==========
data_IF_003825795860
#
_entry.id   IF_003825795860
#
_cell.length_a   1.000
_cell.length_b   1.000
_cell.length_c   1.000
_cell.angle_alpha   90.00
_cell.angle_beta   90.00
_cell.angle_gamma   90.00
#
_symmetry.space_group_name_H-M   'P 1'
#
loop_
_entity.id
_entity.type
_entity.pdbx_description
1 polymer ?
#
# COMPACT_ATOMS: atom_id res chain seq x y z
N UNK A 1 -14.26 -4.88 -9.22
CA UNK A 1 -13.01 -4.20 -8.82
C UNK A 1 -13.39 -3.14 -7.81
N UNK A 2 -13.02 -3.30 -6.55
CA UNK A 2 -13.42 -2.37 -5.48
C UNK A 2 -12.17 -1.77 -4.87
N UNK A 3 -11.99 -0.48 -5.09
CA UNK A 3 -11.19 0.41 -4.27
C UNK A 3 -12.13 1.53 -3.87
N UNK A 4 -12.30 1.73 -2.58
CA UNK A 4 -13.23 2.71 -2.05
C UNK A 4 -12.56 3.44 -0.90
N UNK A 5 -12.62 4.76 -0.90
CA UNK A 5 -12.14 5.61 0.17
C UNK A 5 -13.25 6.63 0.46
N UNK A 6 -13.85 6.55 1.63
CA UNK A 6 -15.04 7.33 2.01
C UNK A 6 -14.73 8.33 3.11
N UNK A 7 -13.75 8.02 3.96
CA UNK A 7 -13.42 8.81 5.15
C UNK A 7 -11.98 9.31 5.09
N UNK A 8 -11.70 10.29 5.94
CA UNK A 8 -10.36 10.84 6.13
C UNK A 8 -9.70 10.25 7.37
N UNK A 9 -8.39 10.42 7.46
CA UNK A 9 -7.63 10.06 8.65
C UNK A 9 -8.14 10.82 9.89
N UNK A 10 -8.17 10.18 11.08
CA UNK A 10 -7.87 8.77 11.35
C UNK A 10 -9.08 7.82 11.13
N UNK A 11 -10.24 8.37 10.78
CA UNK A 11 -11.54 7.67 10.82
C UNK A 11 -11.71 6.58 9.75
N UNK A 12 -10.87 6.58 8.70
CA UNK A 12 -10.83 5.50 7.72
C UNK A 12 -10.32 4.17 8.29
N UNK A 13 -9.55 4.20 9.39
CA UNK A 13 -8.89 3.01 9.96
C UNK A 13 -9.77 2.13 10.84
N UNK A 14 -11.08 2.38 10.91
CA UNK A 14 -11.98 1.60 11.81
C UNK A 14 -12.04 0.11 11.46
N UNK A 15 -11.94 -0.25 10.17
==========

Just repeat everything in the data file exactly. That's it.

data_IF_003825795860
#
_entry.id   IF_003825795860
#
_cell.length_a   1.000
_cell.length_b   1.000
_cell.length_c   1.000
_cell.angle_alpha   90.00
_cell.angle_beta   90.00
_cell.angle_gamma   90.00
#
_symmetry.space_group_name_H-M   'P 1'
#
loop_
_entity.id
_entity.type
_entity.pdbx_description
1 polymer ?
#
# COMPACT_ATOMS: atom_id res chain seq x y z
N UNK A 1 -14.26 -4.88 -9.22
CA UNK A 1 -13.01 -4.20 -8.82
C UNK A 1 -13.39 -3.14 -7.81
N UNK A 2 -13.02 -3.30 -6.55
CA UNK A 2 -13.42 -2.37 -5.48
C UNK A 2 -12.17 -1.77 -4.87
N UNK A 3 -11.99 -0.48 -5.09
CA UNK A 3 -11.19 0.41 -4.27
C UNK A 3 -12.13 1.53 -3.87
N UNK A 4 -12.30 1.73 -2.58
CA UNK A 4 -13.23 2.71 -2.05
C UNK A 4 -12.56 3.44 -0.90
N UNK A 5 -12.62 4.76 -0.90
CA UNK A 5 -12.14 5.61 0.17
C UNK A 5 -13.25 6.63 0.46
N UNK A 6 -13.85 6.55 1.63
CA UNK A 6 -15.04 7.33 2.01
C UNK A 6 -14.73 8.33 3.11
N UNK A 7 -13.75 8.02 3.96
CA UNK A 7 -13.42 8.81 5.15
C UNK A 7 -11.98 9.31 5.09
N UNK A 8 -11.70 10.29 5.94
CA UNK A 8 -10.36 10.84 6.13
C UNK A 8 -9.70 10.25 7.37
N UNK A 9 -8.39 10.42 7.46
CA UNK A 9 -7.63 10.06 8.65
C UNK A 9 -8.14 10.82 9.89
N UNK A 10 -8.17 10.18 11.08
CA UNK A 10 -7.87 8.77 11.35
C UNK A 10 -9.08 7.82 11.13
N UNK A 11 -10.24 8.37 10.78
CA UNK A 11 -11.54 7.67 10.82
C UNK A 11 -11.71 6.58 9.75
N UNK A 12 -10.87 6.58 8.70
CA UNK A 12 -10.83 5.50 7.72
C UNK A 12 -10.32 4.17 8.29
N UNK A 13 -9.55 4.20 9.39
CA UNK A 13 -8.89 3.01 9.96
C UNK A 13 -9.77 2.13 10.84
N UNK A 14 -11.08 2.38 10.91
CA UNK A 14 -11.98 1.60 11.81
C UNK A 14 -12.04 0.11 11.46
N UNK A 15 -11.94 -0.25 10.17